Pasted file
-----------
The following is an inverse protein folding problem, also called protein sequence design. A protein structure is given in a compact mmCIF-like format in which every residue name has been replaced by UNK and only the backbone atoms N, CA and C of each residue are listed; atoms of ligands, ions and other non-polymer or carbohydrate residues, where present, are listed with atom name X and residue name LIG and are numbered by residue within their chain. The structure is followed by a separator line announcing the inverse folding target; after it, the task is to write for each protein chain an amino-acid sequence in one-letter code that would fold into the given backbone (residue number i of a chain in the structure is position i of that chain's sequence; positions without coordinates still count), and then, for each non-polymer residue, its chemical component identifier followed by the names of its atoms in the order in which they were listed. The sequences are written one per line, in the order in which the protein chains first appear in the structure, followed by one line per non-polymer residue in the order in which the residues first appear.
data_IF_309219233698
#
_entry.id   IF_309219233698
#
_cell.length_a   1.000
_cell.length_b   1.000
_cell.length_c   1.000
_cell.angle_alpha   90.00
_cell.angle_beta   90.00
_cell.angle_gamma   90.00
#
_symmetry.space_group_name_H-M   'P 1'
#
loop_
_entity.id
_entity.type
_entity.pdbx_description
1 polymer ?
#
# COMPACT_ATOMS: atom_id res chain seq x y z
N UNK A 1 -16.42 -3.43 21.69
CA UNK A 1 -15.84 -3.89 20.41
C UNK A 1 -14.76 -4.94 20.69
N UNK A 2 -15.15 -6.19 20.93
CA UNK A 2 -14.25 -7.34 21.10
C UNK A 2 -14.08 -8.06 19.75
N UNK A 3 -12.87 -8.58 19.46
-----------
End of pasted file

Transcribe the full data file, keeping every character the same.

The following is an inverse protein folding problem, also called protein sequence design. A protein structure is given in a compact mmCIF-like format in which every residue name has been replaced by UNK and only the backbone atoms N, CA and C of each residue are listed; atoms of ligands, ions and other non-polymer or carbohydrate residues, where present, are listed with atom name X and residue name LIG and are numbered by residue within their chain. The structure is followed by a separator line announcing the inverse folding target; after it, the task is to write for each protein chain an amino-acid sequence in one-letter code that would fold into the given backbone (residue number i of a chain in the structure is position i of that chain's sequence; positions without coordinates still count), and then, for each non-polymer residue, its chemical component identifier followed by the names of its atoms in the order in which they were listed. The sequences are written one per line, in the order in which the protein chains first appear in the structure, followed by one line per non-polymer residue in the order in which the residues first appear.
data_IF_309219233698
#
_entry.id   IF_309219233698
#
_cell.length_a   1.000
_cell.length_b   1.000
_cell.length_c   1.000
_cell.angle_alpha   90.00
_cell.angle_beta   90.00
_cell.angle_gamma   90.00
#
_symmetry.space_group_name_H-M   'P 1'
#
loop_
_entity.id
_entity.type
_entity.pdbx_description
1 polymer ?
#
# COMPACT_ATOMS: atom_id res chain seq x y z
N UNK A 1 -16.42 -3.43 21.69
CA UNK A 1 -15.84 -3.89 20.41
C UNK A 1 -14.76 -4.94 20.69
N UNK A 2 -15.15 -6.19 20.93
CA UNK A 2 -14.25 -7.34 21.10
C UNK A 2 -14.08 -8.06 19.75
N UNK A 3 -12.87 -8.58 19.46